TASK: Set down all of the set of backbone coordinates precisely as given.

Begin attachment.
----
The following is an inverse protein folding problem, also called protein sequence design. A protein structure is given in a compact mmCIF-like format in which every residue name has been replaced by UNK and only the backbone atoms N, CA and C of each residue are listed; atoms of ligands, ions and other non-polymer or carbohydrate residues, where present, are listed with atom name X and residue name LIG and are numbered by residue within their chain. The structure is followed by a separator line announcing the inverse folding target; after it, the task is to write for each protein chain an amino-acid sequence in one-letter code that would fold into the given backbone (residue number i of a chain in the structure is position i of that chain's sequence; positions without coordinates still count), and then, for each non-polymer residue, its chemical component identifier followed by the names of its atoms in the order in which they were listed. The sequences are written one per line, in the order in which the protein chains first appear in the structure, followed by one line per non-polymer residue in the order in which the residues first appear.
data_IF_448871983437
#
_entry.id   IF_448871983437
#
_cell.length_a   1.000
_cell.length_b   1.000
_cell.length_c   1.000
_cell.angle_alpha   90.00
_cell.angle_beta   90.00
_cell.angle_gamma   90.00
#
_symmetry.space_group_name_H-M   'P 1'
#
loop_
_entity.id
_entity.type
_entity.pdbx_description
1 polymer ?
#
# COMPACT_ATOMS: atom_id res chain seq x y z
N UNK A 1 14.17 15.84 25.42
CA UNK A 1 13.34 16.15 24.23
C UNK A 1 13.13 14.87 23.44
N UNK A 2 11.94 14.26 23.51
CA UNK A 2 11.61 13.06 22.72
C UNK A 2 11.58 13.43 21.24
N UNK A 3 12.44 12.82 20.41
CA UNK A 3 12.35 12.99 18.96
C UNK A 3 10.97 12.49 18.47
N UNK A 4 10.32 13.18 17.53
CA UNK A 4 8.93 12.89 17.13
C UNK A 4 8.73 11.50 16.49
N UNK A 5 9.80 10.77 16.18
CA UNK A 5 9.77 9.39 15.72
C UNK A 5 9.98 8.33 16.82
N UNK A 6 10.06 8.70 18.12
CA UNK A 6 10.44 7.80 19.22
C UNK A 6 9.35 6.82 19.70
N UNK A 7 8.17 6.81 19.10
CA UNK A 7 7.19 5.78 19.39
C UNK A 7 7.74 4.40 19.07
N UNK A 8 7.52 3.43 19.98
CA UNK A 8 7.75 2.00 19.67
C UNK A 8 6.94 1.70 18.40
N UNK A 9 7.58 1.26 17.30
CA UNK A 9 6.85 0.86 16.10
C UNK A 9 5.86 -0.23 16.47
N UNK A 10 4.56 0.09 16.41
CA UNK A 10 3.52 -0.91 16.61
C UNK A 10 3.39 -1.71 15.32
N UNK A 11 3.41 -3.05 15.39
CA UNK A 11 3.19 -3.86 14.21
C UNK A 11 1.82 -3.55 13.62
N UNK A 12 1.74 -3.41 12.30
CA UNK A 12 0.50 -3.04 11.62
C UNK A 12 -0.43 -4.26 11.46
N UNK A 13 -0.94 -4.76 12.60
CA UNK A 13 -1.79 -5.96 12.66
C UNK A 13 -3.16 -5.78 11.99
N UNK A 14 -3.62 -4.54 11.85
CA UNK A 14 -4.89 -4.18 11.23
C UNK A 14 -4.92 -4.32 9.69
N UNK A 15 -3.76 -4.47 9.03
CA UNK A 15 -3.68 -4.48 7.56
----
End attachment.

The following is an inverse protein folding problem, also called protein sequence design. A protein structure is given in a compact mmCIF-like format in which every residue name has been replaced by UNK and only the backbone atoms N, CA and C of each residue are listed; atoms of ligands, ions and other non-polymer or carbohydrate residues, where present, are listed with atom name X and residue name LIG and are numbered by residue within their chain. The structure is followed by a separator line announcing the inverse folding target; after it, the task is to write for each protein chain an amino-acid sequence in one-letter code that would fold into the given backbone (residue number i of a chain in the structure is position i of that chain's sequence; positions without coordinates still count), and then, for each non-polymer residue, its chemical component identifier followed by the names of its atoms in the order in which they were listed. The sequences are written one per line, in the order in which the protein chains first appear in the structure, followed by one line per non-polymer residue in the order in which the residues first appear.
data_IF_448871983437
#
_entry.id   IF_448871983437
#
_cell.length_a   1.000
_cell.length_b   1.000
_cell.length_c   1.000
_cell.angle_alpha   90.00
_cell.angle_beta   90.00
_cell.angle_gamma   90.00
#
_symmetry.space_group_name_H-M   'P 1'
#
loop_
_entity.id
_entity.type
_entity.pdbx_description
1 polymer ?
#
# COMPACT_ATOMS: atom_id res chain seq x y z
N UNK A 1 14.17 15.84 25.42
CA UNK A 1 13.34 16.15 24.23
C UNK A 1 13.13 14.87 23.44
N UNK A 2 11.94 14.26 23.51
CA UNK A 2 11.61 13.06 22.72
C UNK A 2 11.58 13.43 21.24
N UNK A 3 12.44 12.82 20.41
CA UNK A 3 12.35 12.99 18.96
C UNK A 3 10.97 12.49 18.47
N UNK A 4 10.32 13.18 17.53
CA UNK A 4 8.93 12.89 17.13
C UNK A 4 8.73 11.50 16.49
N UNK A 5 9.80 10.77 16.18
CA UNK A 5 9.77 9.39 15.72
C UNK A 5 9.98 8.33 16.82
N UNK A 6 10.06 8.70 18.12
CA UNK A 6 10.44 7.80 19.22
C UNK A 6 9.35 6.82 19.70
N UNK A 7 8.17 6.81 19.10
CA UNK A 7 7.19 5.78 19.39
C UNK A 7 7.74 4.40 19.07
N UNK A 8 7.52 3.43 19.98
CA UNK A 8 7.75 2.00 19.67
C UNK A 8 6.94 1.70 18.40
N UNK A 9 7.58 1.26 17.30
CA UNK A 9 6.85 0.86 16.10
C UNK A 9 5.86 -0.23 16.47
N UNK A 10 4.56 0.09 16.41
CA UNK A 10 3.52 -0.91 16.61
C UNK A 10 3.39 -1.71 15.32
N UNK A 11 3.41 -3.05 15.39
CA UNK A 11 3.19 -3.86 14.21
C UNK A 11 1.82 -3.55 13.62
N UNK A 12 1.74 -3.41 12.30
CA UNK A 12 0.50 -3.04 11.62
C UNK A 12 -0.43 -4.26 11.46
N UNK A 13 -0.94 -4.76 12.60
CA UNK A 13 -1.79 -5.96 12.66
C UNK A 13 -3.16 -5.78 11.99
N UNK A 14 -3.62 -4.54 11.85
CA UNK A 14 -4.89 -4.18 11.23
C UNK A 14 -4.92 -4.32 9.69
N UNK A 15 -3.76 -4.47 9.03
CA UNK A 15 -3.68 -4.48 7.56